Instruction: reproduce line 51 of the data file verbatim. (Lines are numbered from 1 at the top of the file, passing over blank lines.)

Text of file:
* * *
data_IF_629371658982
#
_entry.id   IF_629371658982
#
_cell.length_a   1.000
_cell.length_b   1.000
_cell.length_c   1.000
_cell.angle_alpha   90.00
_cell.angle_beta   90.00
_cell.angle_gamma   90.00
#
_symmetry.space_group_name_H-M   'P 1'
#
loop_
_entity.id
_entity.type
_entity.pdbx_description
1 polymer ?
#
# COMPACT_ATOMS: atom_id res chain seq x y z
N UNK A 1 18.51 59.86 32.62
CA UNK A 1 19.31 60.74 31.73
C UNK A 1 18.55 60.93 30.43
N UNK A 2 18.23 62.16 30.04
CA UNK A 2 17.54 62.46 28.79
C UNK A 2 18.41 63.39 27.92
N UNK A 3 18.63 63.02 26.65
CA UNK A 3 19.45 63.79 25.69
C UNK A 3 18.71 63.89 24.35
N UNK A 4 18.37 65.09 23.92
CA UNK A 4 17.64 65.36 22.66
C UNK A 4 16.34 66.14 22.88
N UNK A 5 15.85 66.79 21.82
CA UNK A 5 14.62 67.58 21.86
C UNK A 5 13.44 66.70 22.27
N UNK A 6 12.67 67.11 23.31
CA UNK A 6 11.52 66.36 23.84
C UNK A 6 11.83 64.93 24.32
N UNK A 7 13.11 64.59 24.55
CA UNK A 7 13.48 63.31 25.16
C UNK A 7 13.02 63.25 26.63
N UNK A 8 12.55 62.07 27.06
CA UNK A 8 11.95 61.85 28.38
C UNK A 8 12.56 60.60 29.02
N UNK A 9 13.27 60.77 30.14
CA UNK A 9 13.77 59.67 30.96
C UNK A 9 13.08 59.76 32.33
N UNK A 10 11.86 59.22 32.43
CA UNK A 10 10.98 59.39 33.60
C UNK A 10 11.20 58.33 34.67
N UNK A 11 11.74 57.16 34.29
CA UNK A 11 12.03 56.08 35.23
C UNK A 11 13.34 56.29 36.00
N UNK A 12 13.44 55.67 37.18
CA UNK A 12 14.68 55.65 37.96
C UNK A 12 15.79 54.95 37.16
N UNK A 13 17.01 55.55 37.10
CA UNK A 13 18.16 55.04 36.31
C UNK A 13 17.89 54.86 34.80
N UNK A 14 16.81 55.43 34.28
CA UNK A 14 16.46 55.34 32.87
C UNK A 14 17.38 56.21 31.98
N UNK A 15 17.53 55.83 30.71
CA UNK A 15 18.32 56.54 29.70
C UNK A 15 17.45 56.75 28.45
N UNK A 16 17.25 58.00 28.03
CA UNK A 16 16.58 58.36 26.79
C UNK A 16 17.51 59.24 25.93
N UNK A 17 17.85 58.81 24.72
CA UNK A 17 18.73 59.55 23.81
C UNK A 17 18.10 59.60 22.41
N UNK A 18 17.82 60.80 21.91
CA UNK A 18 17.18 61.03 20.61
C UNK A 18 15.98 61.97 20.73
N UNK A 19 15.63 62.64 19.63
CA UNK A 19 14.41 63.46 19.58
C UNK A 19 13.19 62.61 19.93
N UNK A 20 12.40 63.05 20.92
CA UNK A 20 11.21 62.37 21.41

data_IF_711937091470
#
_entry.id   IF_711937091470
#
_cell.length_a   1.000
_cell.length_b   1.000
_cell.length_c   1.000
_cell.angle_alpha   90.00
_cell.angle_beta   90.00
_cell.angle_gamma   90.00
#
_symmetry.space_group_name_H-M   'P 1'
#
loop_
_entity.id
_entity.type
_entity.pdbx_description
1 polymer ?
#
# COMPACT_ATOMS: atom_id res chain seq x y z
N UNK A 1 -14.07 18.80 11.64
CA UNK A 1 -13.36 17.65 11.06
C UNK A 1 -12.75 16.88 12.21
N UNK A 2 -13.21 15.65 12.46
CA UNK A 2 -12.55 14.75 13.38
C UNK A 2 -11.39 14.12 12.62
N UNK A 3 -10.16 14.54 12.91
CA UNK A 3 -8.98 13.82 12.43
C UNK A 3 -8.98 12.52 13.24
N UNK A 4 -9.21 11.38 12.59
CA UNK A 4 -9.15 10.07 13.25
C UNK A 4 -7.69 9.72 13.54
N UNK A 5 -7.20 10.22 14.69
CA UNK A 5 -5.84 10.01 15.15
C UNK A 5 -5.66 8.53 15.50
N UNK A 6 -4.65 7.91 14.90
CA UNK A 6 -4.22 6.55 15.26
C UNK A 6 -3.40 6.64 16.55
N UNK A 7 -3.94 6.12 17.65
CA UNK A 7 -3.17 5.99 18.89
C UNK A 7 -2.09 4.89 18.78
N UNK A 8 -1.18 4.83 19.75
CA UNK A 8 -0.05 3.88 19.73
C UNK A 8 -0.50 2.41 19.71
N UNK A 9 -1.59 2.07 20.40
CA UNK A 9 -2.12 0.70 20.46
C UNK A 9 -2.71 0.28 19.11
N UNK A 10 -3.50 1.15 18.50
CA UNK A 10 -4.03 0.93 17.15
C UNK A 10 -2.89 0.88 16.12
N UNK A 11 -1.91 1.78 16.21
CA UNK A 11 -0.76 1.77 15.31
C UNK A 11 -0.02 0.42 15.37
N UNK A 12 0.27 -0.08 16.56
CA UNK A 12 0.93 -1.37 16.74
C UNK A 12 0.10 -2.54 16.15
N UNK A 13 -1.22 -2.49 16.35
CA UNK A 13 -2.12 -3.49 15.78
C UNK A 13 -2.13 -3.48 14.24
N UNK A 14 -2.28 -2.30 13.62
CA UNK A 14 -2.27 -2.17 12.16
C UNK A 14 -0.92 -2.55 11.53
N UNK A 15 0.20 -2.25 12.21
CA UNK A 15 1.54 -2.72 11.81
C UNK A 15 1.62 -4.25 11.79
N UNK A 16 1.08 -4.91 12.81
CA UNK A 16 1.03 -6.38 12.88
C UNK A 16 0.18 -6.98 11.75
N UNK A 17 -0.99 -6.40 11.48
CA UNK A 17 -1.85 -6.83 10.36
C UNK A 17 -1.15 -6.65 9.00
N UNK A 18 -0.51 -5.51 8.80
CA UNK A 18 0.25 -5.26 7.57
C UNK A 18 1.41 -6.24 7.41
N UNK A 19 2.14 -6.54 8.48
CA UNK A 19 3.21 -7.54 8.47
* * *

N UNK A 11 11.74 57.16 34.29